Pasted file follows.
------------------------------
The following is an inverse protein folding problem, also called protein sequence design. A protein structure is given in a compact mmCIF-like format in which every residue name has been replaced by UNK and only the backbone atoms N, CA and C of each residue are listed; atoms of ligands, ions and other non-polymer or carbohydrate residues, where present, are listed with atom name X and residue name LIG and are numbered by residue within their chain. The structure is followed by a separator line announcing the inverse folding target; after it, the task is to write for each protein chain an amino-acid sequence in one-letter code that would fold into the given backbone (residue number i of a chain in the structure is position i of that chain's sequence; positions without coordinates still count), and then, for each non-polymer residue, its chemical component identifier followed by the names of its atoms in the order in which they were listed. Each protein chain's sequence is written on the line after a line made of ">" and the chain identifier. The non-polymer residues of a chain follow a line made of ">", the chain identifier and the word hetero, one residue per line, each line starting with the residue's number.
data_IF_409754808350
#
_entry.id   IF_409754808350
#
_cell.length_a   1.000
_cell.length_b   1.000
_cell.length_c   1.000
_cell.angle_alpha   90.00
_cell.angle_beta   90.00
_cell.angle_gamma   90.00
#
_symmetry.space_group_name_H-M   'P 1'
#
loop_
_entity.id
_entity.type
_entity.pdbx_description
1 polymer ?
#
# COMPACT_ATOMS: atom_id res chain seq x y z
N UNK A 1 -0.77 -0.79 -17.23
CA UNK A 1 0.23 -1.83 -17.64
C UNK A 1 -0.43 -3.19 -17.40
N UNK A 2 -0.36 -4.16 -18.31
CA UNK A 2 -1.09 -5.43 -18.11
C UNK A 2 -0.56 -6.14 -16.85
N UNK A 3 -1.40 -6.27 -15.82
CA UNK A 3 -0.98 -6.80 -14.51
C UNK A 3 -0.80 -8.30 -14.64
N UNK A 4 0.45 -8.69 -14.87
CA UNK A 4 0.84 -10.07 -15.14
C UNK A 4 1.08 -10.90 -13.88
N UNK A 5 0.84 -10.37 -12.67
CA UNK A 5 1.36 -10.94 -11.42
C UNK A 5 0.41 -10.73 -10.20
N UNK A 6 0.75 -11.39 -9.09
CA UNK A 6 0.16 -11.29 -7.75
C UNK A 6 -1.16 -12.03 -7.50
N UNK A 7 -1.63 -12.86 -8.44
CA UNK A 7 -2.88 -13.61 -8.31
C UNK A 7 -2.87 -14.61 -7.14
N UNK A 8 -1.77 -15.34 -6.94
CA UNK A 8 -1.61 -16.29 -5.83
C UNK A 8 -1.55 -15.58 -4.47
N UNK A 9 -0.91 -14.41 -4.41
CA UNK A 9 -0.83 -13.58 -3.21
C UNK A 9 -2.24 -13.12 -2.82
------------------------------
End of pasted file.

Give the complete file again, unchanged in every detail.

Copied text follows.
The following is an inverse protein folding problem, also called protein sequence design. A protein structure is given in a compact mmCIF-like format in which every residue name has been replaced by UNK and only the backbone atoms N, CA and C of each residue are listed; atoms of ligands, ions and other non-polymer or carbohydrate residues, where present, are listed with atom name X and residue name LIG and are numbered by residue within their chain. The structure is followed by a separator line announcing the inverse folding target; after it, the task is to write for each protein chain an amino-acid sequence in one-letter code that would fold into the given backbone (residue number i of a chain in the structure is position i of that chain's sequence; positions without coordinates still count), and then, for each non-polymer residue, its chemical component identifier followed by the names of its atoms in the order in which they were listed. Each protein chain's sequence is written on the line after a line made of ">" and the chain identifier. The non-polymer residues of a chain follow a line made of ">", the chain identifier and the word hetero, one residue per line, each line starting with the residue's number.
data_IF_409754808350
#
_entry.id   IF_409754808350
#
_cell.length_a   1.000
_cell.length_b   1.000
_cell.length_c   1.000
_cell.angle_alpha   90.00
_cell.angle_beta   90.00
_cell.angle_gamma   90.00
#
_symmetry.space_group_name_H-M   'P 1'
#
loop_
_entity.id
_entity.type
_entity.pdbx_description
1 polymer ?
#
# COMPACT_ATOMS: atom_id res chain seq x y z
N UNK A 1 -0.77 -0.79 -17.23
CA UNK A 1 0.23 -1.83 -17.64
C UNK A 1 -0.43 -3.19 -17.40
N UNK A 2 -0.36 -4.16 -18.31
CA UNK A 2 -1.09 -5.43 -18.11
C UNK A 2 -0.56 -6.14 -16.85
N UNK A 3 -1.40 -6.27 -15.82
CA UNK A 3 -0.98 -6.80 -14.51
C UNK A 3 -0.80 -8.30 -14.64
N UNK A 4 0.45 -8.69 -14.87
CA UNK A 4 0.84 -10.07 -15.14
C UNK A 4 1.08 -10.90 -13.88
N UNK A 5 0.84 -10.37 -12.67
CA UNK A 5 1.36 -10.94 -11.42
C UNK A 5 0.41 -10.73 -10.20
N UNK A 6 0.75 -11.39 -9.09
CA UNK A 6 0.16 -11.29 -7.75
C UNK A 6 -1.16 -12.03 -7.50
N UNK A 7 -1.63 -12.86 -8.44
CA UNK A 7 -2.88 -13.61 -8.31
C UNK A 7 -2.87 -14.61 -7.14
N UNK A 8 -1.77 -15.34 -6.94
CA UNK A 8 -1.61 -16.29 -5.83
C UNK A 8 -1.55 -15.58 -4.47
N UNK A 9 -0.91 -14.41 -4.41
CA UNK A 9 -0.83 -13.58 -3.21
C UNK A 9 -2.24 -13.12 -2.82